In addition, the sense of ownership by the district level team responsible for overseeing the CBNC programme was considered vital for integrating the services into the district health delivery system.

There was a varied sense of ownership for the CBNC programme. Four participants from district health offices and one from a health centre said that the CBNC programme had sufficient ownership.

“There is a sense of ownership for the program from their (district health offices) side but there is a need for joint planning and strong collaboration in a continuous manner.” (Health centre staff – SNNP)

A few health centres and NGO participants, however, indicated the lack of ownership by district health offices.

Challenges of district level ownership for the CBNC programme

Insufficient human resource

One participant said there was only one person overseeing, organising and reporting the CBNC programme activities at the district health office, which was said to be insufficient. Another shared that the appropriate person to manage the CBNC programme was not trained at the district level.

“If heads of district health offices get the training their attention for CBNC will be higher” (District health office staff – Amhara)

In addition to the district level ownership, health centre level ownership was considered important. Only one or two health centre staff members were trained rather than all staff treating under-5 children or providing support to HEWs at health posts. Participants said that if more of the relevant staff were trained, there would be an improved sense of ownership across all levels.

Insufficient district level involvement in the CBNC programme implementation

A few study participants from health centres and district health offices expressed concerns that the CBNC programme was not using the district’s own mechanisms for requesting and distributing medicines and supplies. Rather it depended on NGO partners. This raised their concerns regarding the sustainability and future government ownership of the CBNC programme.

“There is a need for a joint planning exercise between health facilities, the district office and supporting NGOs. Unless we start to work jointly starting from now CBNC activity may fail to be sustained when the support of the NGO is interrupted sometime in the future.” (Health centre – SNNP)

Insufficient support from kebele administration

Ownership of the CBNC programme at the kebele level was also considered important. Only one health centre staff said that kebele administration supports them in planning and setting a direction for community action plan whereas few others pointed out that the CBNC programme was not included in kebele administration activities.


Study participants were asked to provide recommendations to improve the implementation of the CBNC programme. Their responses are presented in Fig. 3.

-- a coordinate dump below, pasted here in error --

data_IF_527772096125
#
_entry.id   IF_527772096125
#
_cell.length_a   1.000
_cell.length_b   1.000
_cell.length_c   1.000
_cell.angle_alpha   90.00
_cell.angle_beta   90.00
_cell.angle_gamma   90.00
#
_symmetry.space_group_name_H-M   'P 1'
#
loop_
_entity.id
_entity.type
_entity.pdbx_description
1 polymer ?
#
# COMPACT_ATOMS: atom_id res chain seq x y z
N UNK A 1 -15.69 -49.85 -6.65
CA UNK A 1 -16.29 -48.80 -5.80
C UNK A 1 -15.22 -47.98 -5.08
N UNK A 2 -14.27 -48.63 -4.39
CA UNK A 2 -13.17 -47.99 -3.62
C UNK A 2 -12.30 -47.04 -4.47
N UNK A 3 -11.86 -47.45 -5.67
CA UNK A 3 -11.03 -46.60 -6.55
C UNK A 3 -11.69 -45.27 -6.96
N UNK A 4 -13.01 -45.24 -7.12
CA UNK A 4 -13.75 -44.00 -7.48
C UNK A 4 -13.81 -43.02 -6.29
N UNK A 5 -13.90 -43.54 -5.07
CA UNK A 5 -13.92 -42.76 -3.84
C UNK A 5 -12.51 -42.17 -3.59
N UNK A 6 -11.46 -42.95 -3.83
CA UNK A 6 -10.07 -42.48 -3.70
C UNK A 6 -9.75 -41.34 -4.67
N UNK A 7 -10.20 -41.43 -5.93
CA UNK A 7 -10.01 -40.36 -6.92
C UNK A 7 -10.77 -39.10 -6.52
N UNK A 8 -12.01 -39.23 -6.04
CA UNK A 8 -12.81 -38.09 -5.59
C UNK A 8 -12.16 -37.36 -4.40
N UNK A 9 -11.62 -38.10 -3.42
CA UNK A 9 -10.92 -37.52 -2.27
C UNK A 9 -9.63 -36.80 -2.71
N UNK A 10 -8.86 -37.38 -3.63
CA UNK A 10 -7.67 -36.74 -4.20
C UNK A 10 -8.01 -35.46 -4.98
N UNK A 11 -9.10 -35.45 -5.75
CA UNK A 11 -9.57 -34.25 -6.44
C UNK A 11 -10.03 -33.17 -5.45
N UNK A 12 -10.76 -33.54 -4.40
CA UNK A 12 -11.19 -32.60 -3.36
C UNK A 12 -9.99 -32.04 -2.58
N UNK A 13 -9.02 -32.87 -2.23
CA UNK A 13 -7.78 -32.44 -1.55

Fig. 3
figure 3

District health managers recommendations to improve the Community-Based Newborn Care programme implementation, structured by the World Health Organization health system building blocks


Despite skills training on a national scale for HEWs on the management of possible serious bacterial infections in young infants, health system essentials to provide antibiotics were not in place 20 months after the start of the service. These health system essentials included: medicines and supplies; standards, processes and human resources for supervision and clinical mentoring; standards and process for referrals; and health information on treatment and referral of young infants. In turn, these deficits affected leadership and governance at the district level.

For sick young infants, injectable antibiotics at community level can save lives [20]. Indicative of a positive government commitment to address neonatal mortality, HEWs' training on the management of possible serious bacterial infection in young infants was scaled-up to most of the country faster than initially planned [19]. However, the CBNC programme training was considered to be of low intensity by health centre staff and district health managers. Indeed there is some evidence that HEWs were not treating young infants with possible severe bacterial infection according to national guidelines [21]. Further, studies have shown that training alone has little effect in improving health care provider performance [22]. Strategies that include training in combination with supportive supervision and ongoing clinical mentorship are more likely to yield better outcomes [22, 23]. However, in this study, trained managers able to provide supervision and mentorship were not consistently available in some district health offices and health centres. Where trained staff where available, the content of their training was reported to be inadequate to manage and provide standardized and CBNC programme specific support for HEWs. Furthermore, performance review and clinical mentoring meetings were either not held after the CBNC programme training or were held irregularly. Sufficient district level managers and health centre staff with pre-service training on how to provide supportive supervision and clinical mentorship can improve the performance of CBNC programme service providers.